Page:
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Muon-catalyzed fusion
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Muon-catalyzed fusion

Muon-catalyzed fusion is a process that allows fusion at room temperature. Although it can be produced reliably with the right equipment and has been much studied, it does not currently provide anywhere close to breakeven energy. It is sometimes known as cold fusion; this term, however, is no longer often used, as it can create confusion with other scientifically unestablished forms of room-temperature fusion.

In muon-catalyzed fusion, deuterium and tritium nuclei form atoms with muons, which are essentially heavy electrons. The muons orbit very close to the nuclei, shielding the positive charge of the nuclei so the nuclei can move close enough to fuse.

Andrei Sakharov and F. C. Frank predicted the effect on theoretical grounds before 1950.

The practical problem with muon-catalyzed fusion is that muons are unstable (decaying in two microseconds); hence, there needs to be some cheap means of producing muons, and the muons so produced must be arranged to catalyze as many reactions as possible before decaying. As J.D. Jackson recognized in his seminal 1957 paper, "Catalysis of Nuclear Reactions between Hydrogen Isotopes by Mesons," Physical Review, Vol. 106, No. 2, April 15, 1957, the real problem with muon-catalyzed fusion is that there is a non-vanishing probability (about 1%, actually) that the muon would "stick" to the particle (a Helium-4 nucleus) that results from the deuterium and tritium fusion, removing the muon from the catalysis process. Even if the muon were absolutely stable, it could only catalyze about 100 fusions before sticking, about a factor of 5 too few to provide breakeven energy.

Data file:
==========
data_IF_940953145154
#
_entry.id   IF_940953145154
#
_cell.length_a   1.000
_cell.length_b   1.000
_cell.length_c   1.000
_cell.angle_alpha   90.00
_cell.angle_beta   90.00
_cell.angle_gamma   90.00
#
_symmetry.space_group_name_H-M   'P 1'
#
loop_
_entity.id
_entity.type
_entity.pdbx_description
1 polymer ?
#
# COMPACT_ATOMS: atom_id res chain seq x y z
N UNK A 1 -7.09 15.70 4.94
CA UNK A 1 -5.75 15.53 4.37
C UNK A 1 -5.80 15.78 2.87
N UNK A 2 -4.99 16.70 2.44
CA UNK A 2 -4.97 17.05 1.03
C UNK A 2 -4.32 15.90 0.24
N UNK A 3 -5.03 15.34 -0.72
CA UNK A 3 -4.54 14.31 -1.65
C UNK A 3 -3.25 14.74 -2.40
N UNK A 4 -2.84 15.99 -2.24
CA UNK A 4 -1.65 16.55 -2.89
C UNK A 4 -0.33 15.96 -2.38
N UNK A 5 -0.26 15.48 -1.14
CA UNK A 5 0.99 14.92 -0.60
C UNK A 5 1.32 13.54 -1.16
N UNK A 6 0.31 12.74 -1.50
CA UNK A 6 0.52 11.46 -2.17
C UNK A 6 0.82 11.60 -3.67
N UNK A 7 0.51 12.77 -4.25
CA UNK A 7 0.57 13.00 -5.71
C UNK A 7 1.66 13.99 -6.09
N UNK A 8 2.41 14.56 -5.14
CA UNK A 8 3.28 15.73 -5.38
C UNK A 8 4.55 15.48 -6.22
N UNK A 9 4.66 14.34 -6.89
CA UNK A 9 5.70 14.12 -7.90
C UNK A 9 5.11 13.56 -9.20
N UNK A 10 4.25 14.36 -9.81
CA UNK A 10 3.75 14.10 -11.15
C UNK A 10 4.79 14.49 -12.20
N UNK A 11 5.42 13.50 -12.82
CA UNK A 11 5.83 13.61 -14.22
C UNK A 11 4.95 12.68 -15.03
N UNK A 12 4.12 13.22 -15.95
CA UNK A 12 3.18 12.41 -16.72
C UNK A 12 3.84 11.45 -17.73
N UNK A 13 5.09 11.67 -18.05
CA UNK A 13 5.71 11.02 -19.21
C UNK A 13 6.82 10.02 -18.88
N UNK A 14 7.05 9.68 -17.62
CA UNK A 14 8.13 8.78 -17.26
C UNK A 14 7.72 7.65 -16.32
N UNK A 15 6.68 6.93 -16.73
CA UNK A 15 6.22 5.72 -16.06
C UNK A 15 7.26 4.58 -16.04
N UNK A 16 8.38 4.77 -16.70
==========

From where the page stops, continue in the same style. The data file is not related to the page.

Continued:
See also

nuclear fusion, Antimatter catalyzed nuclear pulse propulsion